The salt print was the dominant paper-based photographic process for producing positive prints during the period from 1839 through approximately 1860.
The salted paper technique was created by British photographer William Henry Fox Talbot. He called his negative process calotype printing, while the salt print process was used for making positive prints from the calotype negatives. They both employ a technique of coating sheets of paper with silver salts, but the calotype process differs slightly in chemicals used in the sensitization procedure, and uses an extra 'accelerator' step, immediately prior to exposure of the sensitized paper.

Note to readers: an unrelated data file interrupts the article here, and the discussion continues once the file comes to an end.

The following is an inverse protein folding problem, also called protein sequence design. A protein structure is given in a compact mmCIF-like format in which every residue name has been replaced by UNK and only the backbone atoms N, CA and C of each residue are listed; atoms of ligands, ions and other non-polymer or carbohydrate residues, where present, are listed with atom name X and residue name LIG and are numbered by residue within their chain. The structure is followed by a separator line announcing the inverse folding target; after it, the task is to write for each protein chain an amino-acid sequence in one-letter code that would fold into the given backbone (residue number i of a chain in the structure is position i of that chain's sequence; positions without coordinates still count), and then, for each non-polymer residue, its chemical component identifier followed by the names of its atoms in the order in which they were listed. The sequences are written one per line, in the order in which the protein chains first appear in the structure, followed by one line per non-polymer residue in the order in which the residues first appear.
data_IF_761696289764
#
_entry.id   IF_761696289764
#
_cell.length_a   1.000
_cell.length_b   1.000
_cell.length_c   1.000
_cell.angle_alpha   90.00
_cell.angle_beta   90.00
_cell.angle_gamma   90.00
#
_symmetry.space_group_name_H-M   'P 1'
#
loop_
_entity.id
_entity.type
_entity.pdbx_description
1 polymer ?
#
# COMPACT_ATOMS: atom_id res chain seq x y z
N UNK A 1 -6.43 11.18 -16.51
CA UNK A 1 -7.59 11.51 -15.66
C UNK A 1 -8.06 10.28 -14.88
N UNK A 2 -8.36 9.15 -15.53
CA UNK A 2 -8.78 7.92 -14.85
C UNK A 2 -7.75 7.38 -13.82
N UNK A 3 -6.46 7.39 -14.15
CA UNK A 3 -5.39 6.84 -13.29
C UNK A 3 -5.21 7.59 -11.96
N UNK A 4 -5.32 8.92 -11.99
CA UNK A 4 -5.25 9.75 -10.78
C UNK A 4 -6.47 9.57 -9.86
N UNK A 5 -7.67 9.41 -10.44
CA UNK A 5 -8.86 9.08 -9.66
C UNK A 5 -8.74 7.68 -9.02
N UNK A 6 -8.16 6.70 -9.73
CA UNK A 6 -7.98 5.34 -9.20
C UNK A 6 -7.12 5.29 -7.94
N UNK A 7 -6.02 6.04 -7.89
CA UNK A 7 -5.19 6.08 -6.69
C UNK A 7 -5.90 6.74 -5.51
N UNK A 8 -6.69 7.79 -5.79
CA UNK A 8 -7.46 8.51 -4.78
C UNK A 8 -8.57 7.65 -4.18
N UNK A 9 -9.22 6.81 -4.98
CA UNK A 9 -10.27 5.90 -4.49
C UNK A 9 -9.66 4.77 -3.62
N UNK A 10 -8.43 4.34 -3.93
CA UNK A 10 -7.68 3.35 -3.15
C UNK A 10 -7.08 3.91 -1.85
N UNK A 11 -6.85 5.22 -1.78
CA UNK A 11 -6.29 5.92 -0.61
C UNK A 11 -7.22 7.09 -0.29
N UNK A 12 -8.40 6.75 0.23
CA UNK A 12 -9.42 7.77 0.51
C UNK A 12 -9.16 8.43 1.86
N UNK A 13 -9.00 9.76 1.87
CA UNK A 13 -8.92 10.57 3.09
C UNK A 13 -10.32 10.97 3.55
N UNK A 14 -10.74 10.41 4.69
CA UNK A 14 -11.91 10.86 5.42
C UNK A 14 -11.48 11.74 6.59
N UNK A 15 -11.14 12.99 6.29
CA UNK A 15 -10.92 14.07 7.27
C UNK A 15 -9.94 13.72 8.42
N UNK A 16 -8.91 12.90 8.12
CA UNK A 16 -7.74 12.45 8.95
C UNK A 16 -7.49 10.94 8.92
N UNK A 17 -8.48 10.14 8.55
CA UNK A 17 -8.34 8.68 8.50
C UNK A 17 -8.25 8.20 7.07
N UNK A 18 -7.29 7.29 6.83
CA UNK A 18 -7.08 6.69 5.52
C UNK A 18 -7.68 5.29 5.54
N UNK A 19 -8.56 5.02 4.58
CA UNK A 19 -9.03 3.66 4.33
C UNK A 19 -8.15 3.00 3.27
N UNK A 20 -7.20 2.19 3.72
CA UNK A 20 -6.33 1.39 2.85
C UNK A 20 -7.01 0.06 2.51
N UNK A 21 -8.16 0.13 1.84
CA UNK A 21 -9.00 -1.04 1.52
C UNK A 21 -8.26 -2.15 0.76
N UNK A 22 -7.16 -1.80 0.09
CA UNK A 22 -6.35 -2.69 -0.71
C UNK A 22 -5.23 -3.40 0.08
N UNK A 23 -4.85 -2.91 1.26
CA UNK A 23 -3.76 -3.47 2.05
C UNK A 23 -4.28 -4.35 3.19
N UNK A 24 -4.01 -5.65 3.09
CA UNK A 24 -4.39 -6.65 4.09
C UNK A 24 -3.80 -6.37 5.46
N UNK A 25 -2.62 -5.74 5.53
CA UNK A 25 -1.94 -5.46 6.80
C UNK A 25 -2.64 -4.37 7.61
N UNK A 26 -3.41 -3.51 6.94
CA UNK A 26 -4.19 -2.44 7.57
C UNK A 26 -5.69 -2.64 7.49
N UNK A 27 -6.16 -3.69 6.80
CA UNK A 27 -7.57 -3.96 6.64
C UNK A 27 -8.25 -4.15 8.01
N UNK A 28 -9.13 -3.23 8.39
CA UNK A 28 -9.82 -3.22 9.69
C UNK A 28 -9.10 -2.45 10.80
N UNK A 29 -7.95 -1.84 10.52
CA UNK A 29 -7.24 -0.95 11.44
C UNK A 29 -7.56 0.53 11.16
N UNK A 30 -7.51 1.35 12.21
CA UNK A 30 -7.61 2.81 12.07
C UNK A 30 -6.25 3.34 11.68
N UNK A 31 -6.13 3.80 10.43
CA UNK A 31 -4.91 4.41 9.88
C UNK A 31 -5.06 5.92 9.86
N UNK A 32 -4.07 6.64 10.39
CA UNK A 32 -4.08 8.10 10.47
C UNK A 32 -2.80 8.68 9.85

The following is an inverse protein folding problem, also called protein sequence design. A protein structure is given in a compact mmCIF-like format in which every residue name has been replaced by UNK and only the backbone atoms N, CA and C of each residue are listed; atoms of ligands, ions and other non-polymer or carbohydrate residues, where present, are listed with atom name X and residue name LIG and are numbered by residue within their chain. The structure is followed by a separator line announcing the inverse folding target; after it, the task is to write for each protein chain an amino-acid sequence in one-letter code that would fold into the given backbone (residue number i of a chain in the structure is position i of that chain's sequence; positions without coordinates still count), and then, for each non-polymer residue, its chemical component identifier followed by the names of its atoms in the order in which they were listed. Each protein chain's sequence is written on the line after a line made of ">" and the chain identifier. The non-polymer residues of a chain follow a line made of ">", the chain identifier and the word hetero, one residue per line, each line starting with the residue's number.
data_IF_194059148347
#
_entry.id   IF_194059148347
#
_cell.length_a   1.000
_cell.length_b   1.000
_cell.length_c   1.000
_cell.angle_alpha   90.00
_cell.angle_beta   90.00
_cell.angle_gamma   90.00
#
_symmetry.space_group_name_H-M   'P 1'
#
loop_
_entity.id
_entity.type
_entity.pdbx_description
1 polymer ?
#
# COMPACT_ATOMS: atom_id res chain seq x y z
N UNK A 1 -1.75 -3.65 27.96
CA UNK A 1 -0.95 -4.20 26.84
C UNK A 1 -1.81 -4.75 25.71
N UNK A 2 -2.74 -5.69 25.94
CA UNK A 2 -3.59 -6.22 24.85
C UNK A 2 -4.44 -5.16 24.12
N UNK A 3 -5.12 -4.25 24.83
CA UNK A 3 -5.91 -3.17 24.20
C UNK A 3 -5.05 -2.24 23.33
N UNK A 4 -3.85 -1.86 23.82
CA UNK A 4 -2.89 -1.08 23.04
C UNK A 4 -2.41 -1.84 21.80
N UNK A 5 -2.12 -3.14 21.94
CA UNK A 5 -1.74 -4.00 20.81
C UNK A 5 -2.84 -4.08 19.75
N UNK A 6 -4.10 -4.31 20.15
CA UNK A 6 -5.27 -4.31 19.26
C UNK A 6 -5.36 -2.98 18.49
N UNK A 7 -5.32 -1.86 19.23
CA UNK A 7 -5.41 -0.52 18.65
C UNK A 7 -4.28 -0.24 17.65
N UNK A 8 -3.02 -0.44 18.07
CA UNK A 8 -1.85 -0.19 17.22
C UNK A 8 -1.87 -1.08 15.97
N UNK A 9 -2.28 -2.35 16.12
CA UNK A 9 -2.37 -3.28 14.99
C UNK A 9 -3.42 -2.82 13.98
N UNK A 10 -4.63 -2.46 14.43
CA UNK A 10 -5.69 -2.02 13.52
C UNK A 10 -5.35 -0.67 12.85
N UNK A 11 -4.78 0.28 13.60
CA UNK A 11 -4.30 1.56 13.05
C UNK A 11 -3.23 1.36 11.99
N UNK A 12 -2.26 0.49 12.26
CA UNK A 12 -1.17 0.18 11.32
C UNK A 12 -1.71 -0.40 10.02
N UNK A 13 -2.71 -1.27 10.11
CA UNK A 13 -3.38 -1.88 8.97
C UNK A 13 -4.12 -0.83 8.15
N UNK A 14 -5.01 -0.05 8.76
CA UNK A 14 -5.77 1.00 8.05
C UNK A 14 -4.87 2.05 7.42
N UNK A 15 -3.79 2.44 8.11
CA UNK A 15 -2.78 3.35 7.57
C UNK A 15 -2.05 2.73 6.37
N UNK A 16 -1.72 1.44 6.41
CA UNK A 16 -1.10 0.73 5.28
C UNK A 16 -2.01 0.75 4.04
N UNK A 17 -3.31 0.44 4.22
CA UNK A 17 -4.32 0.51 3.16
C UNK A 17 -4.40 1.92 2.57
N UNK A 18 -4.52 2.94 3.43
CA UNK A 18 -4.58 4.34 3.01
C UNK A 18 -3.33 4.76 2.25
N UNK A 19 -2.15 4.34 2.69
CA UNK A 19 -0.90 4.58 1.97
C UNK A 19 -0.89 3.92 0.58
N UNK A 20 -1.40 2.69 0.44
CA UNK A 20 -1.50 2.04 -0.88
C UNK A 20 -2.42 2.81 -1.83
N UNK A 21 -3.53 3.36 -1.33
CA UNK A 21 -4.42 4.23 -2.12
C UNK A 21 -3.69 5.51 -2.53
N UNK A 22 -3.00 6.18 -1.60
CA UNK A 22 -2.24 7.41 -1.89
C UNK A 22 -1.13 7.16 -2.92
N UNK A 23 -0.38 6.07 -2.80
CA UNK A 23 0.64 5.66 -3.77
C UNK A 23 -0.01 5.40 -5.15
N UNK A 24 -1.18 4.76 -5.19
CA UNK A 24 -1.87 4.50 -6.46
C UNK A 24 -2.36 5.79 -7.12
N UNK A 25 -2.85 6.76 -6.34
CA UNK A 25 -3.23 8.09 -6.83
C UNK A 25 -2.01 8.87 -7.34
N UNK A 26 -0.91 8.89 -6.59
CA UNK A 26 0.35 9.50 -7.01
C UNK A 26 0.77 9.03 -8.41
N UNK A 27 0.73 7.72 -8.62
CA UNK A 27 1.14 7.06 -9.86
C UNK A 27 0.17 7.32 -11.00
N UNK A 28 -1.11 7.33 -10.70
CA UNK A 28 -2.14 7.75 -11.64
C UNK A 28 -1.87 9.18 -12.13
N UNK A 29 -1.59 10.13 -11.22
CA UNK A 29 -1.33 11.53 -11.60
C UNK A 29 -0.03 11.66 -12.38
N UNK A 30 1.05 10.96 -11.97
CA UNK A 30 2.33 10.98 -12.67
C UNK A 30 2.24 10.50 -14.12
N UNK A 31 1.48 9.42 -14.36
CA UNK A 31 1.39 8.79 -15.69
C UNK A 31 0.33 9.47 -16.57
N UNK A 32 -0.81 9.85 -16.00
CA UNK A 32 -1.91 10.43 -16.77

- Taylor, Roger. Impressed by Light: British Photographs from Paper Negatives, 1840-1860 (NY, Metropolitan Museum of Art, 2007)
|Wikimedia Commons has media related to Category:Salt prints.|
- How to Make a Salt Print
- Salted Paper Printing Process
- Salt Prints
- William Henry Fox Talbot (1800-1877) and the Invention of Photography
- Luminous Lint